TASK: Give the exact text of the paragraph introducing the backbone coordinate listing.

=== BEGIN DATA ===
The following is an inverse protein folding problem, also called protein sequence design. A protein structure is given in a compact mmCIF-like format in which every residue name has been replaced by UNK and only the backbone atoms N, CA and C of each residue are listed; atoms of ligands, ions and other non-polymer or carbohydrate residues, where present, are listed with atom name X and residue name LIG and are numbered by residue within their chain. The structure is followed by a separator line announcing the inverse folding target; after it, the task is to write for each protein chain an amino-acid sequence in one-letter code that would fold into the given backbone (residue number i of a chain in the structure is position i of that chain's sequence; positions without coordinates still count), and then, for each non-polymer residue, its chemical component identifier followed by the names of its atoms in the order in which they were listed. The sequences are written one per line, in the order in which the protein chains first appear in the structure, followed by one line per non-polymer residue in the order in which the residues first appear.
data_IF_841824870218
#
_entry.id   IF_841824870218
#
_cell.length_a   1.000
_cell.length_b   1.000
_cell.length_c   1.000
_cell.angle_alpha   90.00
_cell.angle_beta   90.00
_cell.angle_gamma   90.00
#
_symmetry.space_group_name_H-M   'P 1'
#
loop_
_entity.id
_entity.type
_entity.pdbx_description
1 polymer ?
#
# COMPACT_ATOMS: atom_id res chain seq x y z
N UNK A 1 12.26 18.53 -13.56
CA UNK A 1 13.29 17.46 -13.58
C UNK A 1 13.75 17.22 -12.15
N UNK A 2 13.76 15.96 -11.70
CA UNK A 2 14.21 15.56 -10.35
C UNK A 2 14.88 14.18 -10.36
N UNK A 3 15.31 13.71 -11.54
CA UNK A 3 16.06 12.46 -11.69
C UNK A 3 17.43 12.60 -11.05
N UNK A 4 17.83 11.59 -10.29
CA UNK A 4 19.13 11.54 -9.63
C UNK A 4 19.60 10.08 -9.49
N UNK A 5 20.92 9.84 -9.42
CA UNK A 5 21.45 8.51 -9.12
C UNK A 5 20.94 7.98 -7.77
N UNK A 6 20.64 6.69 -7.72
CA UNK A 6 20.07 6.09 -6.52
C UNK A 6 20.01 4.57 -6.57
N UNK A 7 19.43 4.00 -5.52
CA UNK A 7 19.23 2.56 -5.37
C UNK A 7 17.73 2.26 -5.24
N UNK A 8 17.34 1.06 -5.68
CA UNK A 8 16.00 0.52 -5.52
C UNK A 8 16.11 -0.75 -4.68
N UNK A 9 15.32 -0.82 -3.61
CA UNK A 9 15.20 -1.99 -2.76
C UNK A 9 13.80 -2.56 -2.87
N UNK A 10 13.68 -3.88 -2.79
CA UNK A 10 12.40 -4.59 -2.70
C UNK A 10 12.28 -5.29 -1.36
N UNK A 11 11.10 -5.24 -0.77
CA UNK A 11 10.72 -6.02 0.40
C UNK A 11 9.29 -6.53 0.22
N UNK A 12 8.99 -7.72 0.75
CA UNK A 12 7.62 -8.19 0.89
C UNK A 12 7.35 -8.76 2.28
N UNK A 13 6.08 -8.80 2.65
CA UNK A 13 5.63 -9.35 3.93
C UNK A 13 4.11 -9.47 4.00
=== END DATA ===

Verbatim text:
The following is an inverse protein folding problem, also called protein sequence design. A protein structure is given in a compact mmCIF-like format in which every residue name has been replaced by UNK and only the backbone atoms N, CA and C of each residue are listed; atoms of ligands, ions and other non-polymer or carbohydrate residues, where present, are listed with atom name X and residue name LIG and are numbered by residue within their chain. The structure is followed by a separator line announcing the inverse folding target; after it, the task is to write for each protein chain an amino-acid sequence in one-letter code that would fold into the given backbone (residue number i of a chain in the structure is position i of that chain's sequence; positions without coordinates still count), and then, for each non-polymer residue, its chemical component identifier followed by the names of its atoms in the order in which they were listed. The sequences are written one per line, in the order in which the protein chains first appear in the structure, followed by one line per non-polymer residue in the order in which the residues first appear.